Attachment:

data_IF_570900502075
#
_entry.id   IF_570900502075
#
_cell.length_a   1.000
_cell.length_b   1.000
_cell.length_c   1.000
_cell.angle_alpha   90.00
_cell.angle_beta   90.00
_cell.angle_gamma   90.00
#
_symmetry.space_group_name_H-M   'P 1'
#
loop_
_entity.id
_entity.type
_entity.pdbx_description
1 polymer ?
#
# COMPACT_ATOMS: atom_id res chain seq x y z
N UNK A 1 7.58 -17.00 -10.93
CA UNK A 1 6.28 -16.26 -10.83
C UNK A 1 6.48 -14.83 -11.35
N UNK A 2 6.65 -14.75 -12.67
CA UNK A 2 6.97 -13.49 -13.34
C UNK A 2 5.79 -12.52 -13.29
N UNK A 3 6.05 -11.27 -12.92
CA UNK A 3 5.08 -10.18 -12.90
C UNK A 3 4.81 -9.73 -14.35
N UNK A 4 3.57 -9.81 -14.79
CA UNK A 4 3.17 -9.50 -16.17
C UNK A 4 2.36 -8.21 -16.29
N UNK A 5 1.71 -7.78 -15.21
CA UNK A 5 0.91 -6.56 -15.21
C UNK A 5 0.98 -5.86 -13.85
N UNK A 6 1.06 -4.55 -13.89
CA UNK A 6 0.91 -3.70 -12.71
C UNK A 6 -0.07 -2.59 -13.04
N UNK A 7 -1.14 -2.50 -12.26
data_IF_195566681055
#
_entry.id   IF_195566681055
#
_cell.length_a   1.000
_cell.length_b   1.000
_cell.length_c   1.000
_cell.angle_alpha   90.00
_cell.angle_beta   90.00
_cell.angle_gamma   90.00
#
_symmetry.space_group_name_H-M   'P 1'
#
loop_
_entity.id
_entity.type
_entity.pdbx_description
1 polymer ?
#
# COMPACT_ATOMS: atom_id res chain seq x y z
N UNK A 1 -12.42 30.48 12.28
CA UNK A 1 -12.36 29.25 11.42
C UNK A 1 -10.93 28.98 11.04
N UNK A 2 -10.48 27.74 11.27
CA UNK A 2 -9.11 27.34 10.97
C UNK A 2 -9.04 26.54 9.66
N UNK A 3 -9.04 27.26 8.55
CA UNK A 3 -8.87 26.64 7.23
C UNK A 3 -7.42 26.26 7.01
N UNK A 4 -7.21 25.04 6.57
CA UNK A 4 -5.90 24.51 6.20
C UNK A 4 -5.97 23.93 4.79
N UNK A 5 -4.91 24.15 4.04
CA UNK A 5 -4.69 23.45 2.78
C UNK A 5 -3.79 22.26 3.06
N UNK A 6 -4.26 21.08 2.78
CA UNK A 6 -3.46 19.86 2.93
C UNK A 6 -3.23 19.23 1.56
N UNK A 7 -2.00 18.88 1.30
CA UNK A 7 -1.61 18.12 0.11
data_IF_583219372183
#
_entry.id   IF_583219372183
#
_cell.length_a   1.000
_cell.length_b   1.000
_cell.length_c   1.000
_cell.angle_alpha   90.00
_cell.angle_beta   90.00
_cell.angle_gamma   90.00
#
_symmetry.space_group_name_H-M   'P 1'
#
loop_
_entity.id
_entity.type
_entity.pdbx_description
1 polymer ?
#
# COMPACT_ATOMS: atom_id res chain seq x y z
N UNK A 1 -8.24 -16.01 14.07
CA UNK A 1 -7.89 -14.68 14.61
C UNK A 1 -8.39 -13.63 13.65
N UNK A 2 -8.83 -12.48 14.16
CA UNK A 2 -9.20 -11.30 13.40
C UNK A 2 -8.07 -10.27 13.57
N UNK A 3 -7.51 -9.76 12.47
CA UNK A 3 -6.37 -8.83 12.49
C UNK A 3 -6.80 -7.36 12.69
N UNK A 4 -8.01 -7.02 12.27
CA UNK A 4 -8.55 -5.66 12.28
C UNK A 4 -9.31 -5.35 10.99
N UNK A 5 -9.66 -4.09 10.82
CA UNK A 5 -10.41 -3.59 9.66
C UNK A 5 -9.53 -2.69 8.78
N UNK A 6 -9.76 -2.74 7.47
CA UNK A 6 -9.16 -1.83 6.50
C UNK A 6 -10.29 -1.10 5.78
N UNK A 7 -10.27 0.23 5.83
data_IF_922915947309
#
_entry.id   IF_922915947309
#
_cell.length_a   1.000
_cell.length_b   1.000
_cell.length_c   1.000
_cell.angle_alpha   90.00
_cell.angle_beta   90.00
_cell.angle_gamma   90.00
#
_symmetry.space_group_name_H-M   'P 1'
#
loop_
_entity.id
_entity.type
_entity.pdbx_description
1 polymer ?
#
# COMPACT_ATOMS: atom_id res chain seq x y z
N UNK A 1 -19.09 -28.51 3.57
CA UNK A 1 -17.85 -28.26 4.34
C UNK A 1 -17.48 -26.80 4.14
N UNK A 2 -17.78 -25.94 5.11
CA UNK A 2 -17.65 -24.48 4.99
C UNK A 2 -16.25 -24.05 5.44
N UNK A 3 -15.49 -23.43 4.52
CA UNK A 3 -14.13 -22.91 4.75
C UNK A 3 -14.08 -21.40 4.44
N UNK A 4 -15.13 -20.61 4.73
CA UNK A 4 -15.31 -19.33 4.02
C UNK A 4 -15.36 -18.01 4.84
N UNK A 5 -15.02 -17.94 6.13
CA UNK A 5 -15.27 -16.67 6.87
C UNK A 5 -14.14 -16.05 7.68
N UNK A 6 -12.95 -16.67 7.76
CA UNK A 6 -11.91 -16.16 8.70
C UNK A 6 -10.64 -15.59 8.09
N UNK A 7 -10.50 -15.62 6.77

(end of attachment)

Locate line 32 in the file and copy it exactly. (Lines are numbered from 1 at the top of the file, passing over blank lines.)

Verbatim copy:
C UNK A 4 2.36 -8.21 -16.29